“No company should profit by illegally deceiving parents about products that actually jeopardise the health and safety of their children. We are seeking to put a stop to it and put other baby-food companies on notice that they must provide truthful and complete information about their products.”

The statement claimed that Beech-Nut “falsely represents that its baby food does not contain harmful ingredients”.

It added: “Multiple studies in recent years have found high levels of toxic heavy metals in Beech-Nut’s baby foods.”

Racine is seeking a court order to force Beech-Nut to “stop making false claims about the safety of its foods and to disclose the levels of toxic heavy metals in its products”.

The lawsuit also seeks restitution for consumers and civil penalties for violating the District’s consumer-protection laws.

Toxic heavy metals – including arsenic, lead, cadmium, and mercury – are neurotoxins that are harmful to a baby’s developing brain and nervous system, research has shown.

just-food has contacted Beech-Nut outside of normal US working hours seeking a reaction to the legal action.

Earlier this month, the US government launched an action plan to cut toxic elements in baby food.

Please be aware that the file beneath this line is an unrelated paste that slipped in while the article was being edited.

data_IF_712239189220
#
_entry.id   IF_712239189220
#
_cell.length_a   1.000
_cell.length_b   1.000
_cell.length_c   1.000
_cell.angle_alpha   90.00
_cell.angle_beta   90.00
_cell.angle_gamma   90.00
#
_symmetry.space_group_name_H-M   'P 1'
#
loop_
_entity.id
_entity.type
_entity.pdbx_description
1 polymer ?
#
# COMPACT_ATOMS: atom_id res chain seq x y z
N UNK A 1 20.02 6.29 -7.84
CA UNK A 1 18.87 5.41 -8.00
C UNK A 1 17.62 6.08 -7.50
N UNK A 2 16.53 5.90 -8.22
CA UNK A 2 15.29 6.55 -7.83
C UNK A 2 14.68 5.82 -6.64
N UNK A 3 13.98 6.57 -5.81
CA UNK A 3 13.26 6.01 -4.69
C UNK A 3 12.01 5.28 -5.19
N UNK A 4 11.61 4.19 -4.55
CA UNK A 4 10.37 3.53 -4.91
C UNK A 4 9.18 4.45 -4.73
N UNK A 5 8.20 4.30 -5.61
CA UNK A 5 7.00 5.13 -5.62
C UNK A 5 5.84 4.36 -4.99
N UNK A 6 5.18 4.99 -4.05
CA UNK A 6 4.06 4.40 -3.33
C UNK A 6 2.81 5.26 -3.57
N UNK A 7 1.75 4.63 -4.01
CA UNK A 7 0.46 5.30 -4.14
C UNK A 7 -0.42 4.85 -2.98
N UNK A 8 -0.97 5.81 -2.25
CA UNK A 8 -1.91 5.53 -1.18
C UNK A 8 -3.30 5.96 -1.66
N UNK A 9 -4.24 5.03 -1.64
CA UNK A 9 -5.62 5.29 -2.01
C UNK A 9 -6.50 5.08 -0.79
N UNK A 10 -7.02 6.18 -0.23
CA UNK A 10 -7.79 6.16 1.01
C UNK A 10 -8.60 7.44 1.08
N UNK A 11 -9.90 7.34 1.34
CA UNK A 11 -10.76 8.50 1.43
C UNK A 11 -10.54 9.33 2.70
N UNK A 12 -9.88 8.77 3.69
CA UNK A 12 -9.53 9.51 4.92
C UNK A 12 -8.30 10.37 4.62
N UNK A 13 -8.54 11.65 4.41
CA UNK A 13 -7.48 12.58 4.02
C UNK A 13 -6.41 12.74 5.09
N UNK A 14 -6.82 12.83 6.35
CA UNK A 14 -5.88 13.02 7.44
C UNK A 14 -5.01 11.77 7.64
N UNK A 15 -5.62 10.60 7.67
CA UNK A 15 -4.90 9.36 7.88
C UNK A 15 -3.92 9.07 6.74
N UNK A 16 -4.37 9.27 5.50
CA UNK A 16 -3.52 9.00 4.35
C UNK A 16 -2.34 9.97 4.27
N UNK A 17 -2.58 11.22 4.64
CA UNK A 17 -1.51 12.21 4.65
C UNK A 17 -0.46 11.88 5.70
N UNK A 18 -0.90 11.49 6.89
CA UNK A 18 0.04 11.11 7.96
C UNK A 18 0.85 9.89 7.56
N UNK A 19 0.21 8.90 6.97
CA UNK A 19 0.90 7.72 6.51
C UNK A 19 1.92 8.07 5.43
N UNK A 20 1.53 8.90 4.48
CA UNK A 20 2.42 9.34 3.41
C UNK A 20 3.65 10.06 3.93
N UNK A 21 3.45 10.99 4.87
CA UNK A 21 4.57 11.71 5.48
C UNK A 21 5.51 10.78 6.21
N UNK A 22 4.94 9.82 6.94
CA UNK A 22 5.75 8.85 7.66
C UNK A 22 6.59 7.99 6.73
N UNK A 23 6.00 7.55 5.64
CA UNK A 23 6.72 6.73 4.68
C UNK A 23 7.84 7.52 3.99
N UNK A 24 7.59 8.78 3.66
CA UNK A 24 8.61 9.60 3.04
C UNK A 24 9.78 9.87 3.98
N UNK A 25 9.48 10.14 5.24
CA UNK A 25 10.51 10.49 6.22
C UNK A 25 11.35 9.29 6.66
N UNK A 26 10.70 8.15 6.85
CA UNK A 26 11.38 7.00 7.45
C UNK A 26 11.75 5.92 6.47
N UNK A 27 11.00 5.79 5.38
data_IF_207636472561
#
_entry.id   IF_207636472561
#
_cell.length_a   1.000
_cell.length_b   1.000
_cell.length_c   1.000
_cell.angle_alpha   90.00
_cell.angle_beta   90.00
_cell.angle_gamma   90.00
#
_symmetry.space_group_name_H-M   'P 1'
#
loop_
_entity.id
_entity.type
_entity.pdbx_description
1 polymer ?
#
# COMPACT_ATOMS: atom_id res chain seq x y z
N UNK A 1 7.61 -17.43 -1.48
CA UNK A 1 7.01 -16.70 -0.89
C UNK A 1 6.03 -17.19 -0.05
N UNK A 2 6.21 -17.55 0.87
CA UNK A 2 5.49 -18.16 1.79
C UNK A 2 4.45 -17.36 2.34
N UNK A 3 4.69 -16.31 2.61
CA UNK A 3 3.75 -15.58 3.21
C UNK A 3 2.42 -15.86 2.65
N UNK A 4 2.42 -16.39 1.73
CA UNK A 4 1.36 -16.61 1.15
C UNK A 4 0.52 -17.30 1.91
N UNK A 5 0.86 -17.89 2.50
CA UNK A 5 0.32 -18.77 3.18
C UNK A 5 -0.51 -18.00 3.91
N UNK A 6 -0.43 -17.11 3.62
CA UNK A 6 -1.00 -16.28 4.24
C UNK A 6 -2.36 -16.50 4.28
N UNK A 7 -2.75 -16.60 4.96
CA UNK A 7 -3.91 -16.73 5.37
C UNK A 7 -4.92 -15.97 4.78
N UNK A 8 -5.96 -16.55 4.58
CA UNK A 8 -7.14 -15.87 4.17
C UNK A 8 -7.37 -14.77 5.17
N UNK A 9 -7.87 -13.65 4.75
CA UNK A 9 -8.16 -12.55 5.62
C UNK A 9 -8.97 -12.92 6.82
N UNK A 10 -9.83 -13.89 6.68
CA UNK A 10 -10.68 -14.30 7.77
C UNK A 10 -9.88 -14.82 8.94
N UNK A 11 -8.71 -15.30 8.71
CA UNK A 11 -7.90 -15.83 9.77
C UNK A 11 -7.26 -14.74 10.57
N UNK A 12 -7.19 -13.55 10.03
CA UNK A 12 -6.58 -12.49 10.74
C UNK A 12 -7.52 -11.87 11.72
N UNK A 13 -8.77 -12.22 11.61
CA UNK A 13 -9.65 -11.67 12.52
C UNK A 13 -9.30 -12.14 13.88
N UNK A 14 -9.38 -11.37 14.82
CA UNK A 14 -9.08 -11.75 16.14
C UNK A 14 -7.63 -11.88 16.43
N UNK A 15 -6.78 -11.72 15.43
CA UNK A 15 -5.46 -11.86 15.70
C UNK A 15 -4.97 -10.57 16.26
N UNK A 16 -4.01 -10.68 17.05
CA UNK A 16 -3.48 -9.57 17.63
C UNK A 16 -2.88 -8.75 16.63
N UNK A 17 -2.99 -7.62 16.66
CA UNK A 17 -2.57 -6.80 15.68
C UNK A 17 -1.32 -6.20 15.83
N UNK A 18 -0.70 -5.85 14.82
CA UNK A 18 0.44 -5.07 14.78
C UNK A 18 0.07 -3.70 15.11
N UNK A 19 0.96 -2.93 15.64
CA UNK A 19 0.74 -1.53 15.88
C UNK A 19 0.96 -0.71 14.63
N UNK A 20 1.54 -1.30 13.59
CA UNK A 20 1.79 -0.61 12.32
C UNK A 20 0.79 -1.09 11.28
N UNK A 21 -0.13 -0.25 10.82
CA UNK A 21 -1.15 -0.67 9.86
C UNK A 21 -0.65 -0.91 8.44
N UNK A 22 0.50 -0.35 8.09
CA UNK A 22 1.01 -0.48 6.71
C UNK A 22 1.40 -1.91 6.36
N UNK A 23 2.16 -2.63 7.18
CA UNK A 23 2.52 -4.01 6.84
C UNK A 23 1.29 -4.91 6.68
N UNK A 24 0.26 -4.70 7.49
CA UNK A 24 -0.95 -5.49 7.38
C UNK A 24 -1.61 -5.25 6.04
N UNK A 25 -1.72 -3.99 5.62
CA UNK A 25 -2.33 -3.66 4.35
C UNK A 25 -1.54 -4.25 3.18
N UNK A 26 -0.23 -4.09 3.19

Related Companies

Free Report
img

What’s the forecast for the food and grocery industry?

The food and grocery sector thrived during the pandemic, largely due to the shutdown of the food service industry and the sector’s subsequent necessity, panic-induced bulk purchasing, and spending more time at home. The market has grown as a result of inflation. Consumer unwillingness to go out and socialize, and the reopening of several hospitality facilities, helped maintain the demand for groceries, particularly online, in 2021. As consumer behavior changes, we consume more food and drink at home, and inflation increases basket sizes. GlobalData predicts that the sector will continue to hold a higher share than had been predicted prior to the pandemic. This is true despite the fact that the food and grocery sector's share of overall retail will decline from its peak in 2020. This report will discuss market forecasts and key themes in the global food & grocery industry in 2022 and beyond. It covers:
  • Market drivers and inhibitors
  • Five-year forecasts and the impact of COVID-19
  • The performance of the online channel versus offline
  • Major trends in the market including rapid delivery, ambient retailing, supply chain disruption, and inflation
Assess developments within this sector to help your business thrive in 2022 and beyond.
by GlobalData
Enter your details here to receive your free Report.

Topics in this article: ,
NEWSLETTER Sign up Tick the boxes of the newsletters you would like to receive. A weekly roundup of the latest news and analysis, sent every Friday. The industry's most comprehensive news and information delivered every other month.
I consent to GlobalData UK Limited collecting my details provided via this form in accordance with the Privacy Policy
SUBSCRIBED

THANK YOU

Thank you for subscribing to Just Food